Michigan at Northwestern--> Northwestern's offense is really good. Conversely, their defense couldn't be any worse if they played blindfolded. Remember that 54-51 game these two teams played a few years back? That might happen again. I have a sneaking suspicion that the Wolverines are going to pull it out this time.
The pick: Michigan

Colorado at Kansas State--> It's a battle for Big 12 North supremacy! That's kind of like saying "It's a battle to see who's the coolest kid at the spelling bee!". I think Colorado is going to step to the top of this conference and earn the right to get destroyed by Texas in the title game.
The pick: Colorado

Georgia at Florida--> With Shockley sidelined, Georgia's rather average offense takes a step in the wrong direction. The Bulldogs have a great defense, and they'll keep Florida off the scoreboard for most of the game. But the Gators have a pretty good defense, too, and they've had some big wins recently in this series.
The pick: Florida

UCLA at Stanford--> Since losing to *chuckle* UC-Davis, Stanford has rebounded a bit. They're in the upper half of the Pac-10 standings, which goes to show how thin a conference this really is. UCLA has too many weapons for Stanford to slow them down, and I don't think the Bruins will be stupid enough to take Stanford lightly given how they've played recently.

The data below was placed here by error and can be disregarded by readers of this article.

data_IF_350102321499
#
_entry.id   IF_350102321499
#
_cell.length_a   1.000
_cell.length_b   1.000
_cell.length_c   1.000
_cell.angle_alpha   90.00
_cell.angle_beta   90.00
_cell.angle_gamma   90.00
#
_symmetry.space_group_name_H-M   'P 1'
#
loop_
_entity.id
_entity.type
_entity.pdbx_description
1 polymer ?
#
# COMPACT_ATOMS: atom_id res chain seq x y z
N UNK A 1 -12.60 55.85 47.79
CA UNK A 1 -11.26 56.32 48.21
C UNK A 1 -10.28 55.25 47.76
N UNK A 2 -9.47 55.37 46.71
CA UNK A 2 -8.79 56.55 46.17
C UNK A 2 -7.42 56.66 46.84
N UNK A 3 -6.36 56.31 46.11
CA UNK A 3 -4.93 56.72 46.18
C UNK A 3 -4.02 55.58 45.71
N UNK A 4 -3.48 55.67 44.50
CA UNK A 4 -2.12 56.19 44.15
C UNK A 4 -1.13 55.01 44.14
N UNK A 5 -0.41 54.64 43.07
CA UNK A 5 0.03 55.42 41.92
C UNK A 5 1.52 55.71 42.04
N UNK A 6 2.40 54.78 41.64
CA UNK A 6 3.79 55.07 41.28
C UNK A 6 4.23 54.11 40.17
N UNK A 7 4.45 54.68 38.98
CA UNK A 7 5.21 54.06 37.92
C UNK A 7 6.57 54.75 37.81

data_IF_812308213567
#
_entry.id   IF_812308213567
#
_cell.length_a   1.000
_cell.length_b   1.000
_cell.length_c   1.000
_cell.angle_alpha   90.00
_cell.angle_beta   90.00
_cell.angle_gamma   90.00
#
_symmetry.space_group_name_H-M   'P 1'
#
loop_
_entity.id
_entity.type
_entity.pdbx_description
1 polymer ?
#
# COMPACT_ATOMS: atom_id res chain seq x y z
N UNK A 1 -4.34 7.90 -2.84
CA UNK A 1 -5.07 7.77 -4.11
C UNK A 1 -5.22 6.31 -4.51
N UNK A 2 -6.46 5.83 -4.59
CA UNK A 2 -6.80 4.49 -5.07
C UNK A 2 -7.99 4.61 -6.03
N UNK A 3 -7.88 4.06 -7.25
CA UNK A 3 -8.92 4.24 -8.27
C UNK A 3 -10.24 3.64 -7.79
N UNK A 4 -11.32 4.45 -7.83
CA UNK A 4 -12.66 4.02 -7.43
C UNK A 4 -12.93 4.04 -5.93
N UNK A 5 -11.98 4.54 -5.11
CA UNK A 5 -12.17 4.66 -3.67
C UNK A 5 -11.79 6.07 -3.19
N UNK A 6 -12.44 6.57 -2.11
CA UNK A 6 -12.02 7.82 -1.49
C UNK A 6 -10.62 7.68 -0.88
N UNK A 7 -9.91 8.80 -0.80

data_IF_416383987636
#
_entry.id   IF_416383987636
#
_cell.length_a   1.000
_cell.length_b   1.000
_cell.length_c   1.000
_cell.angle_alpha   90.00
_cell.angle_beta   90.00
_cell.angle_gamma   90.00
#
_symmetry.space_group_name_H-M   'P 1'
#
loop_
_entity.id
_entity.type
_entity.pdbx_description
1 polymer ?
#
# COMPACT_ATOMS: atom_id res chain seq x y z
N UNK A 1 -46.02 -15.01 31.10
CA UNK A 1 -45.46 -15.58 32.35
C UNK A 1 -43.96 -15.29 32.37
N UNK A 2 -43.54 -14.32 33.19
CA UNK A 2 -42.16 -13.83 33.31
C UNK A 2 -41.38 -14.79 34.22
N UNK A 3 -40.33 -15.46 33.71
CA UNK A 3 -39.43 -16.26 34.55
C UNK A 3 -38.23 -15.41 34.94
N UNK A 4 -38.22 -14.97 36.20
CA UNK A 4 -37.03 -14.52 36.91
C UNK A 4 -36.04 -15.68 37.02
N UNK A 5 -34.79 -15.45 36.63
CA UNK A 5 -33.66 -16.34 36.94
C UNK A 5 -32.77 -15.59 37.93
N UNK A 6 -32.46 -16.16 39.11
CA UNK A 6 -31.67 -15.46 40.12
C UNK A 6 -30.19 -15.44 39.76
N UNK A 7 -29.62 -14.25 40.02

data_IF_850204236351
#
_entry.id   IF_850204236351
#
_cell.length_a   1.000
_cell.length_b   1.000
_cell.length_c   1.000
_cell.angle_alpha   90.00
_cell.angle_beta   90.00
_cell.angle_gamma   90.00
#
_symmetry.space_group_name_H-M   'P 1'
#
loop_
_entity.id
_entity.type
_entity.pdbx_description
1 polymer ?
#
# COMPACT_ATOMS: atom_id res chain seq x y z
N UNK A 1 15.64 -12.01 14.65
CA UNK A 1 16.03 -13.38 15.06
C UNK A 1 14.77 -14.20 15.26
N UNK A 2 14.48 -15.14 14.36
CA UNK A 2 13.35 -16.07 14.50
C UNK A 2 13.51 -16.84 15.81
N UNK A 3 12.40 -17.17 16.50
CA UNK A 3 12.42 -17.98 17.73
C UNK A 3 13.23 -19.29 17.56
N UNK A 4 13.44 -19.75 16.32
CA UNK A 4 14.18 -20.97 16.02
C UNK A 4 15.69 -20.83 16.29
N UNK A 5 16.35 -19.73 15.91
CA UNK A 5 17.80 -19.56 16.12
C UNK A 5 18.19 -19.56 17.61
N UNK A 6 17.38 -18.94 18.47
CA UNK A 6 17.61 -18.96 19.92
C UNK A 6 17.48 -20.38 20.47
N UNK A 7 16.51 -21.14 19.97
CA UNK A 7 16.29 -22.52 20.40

The pick: UCLA

South Carolina at Tennessee--> Spurrier still has some work to do with the Gamecocks. They have a shot at a bowl game this year, but getting there won't be easy. And even given all the success Spurrier has had against Fulmer and the Vols, I don't think he has enough magic to pull one out this year.
The pick: Tennessee

Tuesday, October 25, 2005

BlogPoll: Week Eight and Nine...even though it's clearly Week Nine

Sorry. I went on vacation last week and didn't have time to post, well, anything. Not that it matters that much. My picks needed a week off, and there weren't any games this week that really intrigued me. The one that did (Tennessee-'Bama) absolutely sucked.

Here is the Week 8 ballot I submitted to BlogPoll.

Dropped out
20 Cal-->
22 Louisville-->
25 Colorado-->

The old Top 25
1. Southern Cal
2. Texas
3. Virginia Tech
4. Georgia
5. Alabama
6. Miami (Florida)
7. Louisiana State
9. Florida State
10. Notre Dame
11. Penn State
12. Ohio State
13. Oregon
14. Boston College
15. Auburn
16. Tennessee
17. Michigan State
18. Minnesota
19. Texas Tech
20. Texas Christian
21. West Virginia
22. Florida
23. Wisconsin
24. Fresno State
25. Texas A&M